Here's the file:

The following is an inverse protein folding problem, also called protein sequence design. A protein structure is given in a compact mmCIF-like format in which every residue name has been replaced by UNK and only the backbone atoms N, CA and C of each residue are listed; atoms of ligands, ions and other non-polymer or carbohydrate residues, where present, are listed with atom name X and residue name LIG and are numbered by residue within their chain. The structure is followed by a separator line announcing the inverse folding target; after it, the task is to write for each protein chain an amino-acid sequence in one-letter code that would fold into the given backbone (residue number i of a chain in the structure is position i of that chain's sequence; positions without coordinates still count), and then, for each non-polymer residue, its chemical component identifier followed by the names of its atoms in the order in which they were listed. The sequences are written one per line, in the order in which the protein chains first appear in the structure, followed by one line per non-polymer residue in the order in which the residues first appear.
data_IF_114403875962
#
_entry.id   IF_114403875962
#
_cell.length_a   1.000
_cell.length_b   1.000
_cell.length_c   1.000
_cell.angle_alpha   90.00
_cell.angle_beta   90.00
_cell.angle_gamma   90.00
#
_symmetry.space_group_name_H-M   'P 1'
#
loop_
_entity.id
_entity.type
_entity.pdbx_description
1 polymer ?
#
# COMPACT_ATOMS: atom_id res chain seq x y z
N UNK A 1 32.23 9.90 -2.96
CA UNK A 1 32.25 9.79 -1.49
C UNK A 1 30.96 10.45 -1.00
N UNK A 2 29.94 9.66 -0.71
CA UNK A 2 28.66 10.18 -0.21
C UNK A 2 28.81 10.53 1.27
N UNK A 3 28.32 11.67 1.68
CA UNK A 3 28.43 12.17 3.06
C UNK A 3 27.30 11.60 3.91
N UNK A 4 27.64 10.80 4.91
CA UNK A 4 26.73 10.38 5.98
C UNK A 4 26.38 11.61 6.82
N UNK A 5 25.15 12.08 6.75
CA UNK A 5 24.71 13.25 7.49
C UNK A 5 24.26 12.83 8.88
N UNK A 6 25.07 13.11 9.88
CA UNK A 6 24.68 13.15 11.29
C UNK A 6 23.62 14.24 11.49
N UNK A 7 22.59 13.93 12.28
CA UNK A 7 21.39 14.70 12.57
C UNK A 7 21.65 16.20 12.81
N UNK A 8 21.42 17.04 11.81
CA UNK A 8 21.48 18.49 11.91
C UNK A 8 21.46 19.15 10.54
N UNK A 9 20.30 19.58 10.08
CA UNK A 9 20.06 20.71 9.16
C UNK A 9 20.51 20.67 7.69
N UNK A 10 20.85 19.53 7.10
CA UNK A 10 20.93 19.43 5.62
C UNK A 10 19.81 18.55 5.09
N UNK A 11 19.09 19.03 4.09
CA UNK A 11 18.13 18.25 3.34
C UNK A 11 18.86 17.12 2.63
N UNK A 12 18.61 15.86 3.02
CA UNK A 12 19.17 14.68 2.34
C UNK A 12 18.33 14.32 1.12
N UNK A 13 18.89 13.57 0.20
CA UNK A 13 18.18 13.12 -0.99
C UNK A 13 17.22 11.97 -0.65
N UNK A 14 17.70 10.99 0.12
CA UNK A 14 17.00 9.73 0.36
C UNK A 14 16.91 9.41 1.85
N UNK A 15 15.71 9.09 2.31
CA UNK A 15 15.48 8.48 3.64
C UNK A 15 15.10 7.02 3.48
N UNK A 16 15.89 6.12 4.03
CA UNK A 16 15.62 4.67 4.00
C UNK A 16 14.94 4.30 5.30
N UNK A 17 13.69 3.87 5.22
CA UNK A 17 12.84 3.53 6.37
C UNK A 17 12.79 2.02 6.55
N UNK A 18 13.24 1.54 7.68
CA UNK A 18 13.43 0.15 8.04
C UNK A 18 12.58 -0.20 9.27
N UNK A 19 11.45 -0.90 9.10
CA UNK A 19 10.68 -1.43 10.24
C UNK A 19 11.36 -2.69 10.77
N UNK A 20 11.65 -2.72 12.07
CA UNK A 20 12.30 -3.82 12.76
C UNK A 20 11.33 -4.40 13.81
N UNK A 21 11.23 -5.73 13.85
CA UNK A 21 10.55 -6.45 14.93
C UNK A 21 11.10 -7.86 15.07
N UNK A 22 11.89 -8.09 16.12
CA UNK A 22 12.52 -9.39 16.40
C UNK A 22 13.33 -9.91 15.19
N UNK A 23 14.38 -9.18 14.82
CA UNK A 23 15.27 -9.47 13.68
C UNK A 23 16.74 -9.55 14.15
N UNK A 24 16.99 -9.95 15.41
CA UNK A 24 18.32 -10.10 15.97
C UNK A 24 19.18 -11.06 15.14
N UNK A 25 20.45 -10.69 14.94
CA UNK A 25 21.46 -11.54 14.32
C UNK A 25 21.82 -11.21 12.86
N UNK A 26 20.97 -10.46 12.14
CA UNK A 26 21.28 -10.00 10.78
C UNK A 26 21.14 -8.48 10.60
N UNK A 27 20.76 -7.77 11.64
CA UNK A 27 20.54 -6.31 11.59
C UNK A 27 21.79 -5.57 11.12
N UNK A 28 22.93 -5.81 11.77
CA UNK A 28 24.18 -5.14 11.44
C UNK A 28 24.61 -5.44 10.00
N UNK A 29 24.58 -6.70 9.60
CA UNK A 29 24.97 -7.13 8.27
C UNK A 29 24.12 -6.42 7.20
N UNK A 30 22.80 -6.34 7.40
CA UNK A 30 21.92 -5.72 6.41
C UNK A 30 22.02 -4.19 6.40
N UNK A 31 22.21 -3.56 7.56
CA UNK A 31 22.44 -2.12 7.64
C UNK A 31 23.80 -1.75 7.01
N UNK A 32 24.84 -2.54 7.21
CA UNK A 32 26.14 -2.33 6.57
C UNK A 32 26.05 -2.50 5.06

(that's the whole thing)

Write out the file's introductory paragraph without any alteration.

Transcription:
The following is an inverse protein folding problem, also called protein sequence design. A protein structure is given in a compact mmCIF-like format in which every residue name has been replaced by UNK and only the backbone atoms N, CA and C of each residue are listed; atoms of ligands, ions and other non-polymer or carbohydrate residues, where present, are listed with atom name X and residue name LIG and are numbered by residue within their chain. The structure is followed by a separator line announcing the inverse folding target; after it, the task is to write for each protein chain an amino-acid sequence in one-letter code that would fold into the given backbone (residue number i of a chain in the structure is position i of that chain's sequence; positions without coordinates still count), and then, for each non-polymer residue, its chemical component identifier followed by the names of its atoms in the order in which they were listed. The sequences are written one per line, in the order in which the protein chains first appear in the structure, followed by one line per non-polymer residue in the order in which the residues first appear.